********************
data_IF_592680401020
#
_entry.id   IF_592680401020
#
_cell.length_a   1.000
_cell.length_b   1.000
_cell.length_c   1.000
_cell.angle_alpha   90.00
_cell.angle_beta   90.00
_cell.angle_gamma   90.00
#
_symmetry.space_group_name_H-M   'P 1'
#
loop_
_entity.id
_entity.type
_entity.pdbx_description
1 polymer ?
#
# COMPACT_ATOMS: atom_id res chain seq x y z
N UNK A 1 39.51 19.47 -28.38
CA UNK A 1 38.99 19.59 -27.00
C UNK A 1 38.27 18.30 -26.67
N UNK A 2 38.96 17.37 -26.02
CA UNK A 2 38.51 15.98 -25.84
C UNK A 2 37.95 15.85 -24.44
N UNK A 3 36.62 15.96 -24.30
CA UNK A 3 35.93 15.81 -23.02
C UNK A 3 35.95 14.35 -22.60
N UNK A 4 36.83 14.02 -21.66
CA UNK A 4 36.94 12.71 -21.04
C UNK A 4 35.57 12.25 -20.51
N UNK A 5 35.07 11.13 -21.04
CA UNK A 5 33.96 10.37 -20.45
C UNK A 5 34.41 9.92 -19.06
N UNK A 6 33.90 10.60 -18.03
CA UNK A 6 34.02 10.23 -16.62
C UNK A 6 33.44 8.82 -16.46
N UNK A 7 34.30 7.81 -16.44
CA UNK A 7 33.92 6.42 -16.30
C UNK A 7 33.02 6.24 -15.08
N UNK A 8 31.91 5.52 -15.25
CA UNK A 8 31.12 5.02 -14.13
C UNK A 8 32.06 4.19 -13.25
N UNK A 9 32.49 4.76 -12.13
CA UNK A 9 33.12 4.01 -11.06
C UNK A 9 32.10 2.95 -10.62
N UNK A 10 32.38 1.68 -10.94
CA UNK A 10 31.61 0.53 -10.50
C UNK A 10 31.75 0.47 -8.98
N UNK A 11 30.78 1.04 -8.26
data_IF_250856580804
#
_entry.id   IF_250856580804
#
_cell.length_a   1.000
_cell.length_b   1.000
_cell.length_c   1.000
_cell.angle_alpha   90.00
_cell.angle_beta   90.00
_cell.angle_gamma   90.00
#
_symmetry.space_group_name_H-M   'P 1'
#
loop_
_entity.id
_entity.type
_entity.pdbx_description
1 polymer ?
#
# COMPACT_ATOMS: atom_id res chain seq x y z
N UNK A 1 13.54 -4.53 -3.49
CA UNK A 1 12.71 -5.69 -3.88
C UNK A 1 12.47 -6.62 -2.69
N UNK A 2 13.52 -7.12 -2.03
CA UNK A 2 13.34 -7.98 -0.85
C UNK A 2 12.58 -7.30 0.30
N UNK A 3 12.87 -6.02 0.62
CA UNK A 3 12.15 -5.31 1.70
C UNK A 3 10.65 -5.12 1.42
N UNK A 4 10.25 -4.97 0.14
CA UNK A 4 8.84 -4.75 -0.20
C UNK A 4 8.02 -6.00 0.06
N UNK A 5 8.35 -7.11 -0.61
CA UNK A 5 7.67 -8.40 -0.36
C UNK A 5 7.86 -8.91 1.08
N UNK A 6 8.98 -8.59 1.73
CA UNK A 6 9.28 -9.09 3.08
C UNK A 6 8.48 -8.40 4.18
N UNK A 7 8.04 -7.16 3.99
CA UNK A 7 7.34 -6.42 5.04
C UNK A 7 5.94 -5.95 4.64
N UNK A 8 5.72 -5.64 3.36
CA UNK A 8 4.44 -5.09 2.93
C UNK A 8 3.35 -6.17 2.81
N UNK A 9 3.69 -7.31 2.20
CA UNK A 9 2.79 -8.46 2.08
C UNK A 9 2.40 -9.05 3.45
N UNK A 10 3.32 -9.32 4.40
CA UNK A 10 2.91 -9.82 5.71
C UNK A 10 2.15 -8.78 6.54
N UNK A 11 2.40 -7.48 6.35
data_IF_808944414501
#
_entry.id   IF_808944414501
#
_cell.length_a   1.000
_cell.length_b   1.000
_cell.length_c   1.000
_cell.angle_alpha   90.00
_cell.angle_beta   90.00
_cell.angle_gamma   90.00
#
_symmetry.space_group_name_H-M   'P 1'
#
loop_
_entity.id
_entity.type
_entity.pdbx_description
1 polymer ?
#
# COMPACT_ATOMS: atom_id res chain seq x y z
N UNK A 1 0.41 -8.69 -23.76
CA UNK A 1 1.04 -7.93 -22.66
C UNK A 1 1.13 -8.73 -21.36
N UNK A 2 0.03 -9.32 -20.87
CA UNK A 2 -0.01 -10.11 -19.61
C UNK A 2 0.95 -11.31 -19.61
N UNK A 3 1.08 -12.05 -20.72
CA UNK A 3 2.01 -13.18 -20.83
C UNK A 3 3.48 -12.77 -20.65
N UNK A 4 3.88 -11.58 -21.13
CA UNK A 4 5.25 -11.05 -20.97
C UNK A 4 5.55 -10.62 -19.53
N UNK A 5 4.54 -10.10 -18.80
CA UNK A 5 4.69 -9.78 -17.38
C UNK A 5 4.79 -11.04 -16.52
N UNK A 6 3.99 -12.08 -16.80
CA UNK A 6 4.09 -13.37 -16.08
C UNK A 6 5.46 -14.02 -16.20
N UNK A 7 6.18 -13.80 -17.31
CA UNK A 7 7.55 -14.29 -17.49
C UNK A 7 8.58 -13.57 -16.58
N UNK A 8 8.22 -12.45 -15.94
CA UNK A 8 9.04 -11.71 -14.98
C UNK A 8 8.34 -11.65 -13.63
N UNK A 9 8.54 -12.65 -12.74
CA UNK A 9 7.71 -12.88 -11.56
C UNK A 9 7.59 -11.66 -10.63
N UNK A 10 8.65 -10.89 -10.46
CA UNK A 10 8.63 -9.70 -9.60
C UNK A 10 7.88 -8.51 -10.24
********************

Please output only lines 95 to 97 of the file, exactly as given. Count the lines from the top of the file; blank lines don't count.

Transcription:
C UNK A 8 3.35 -6.17 2.81
N UNK A 9 3.69 -7.31 2.20
CA UNK A 9 2.79 -8.46 2.08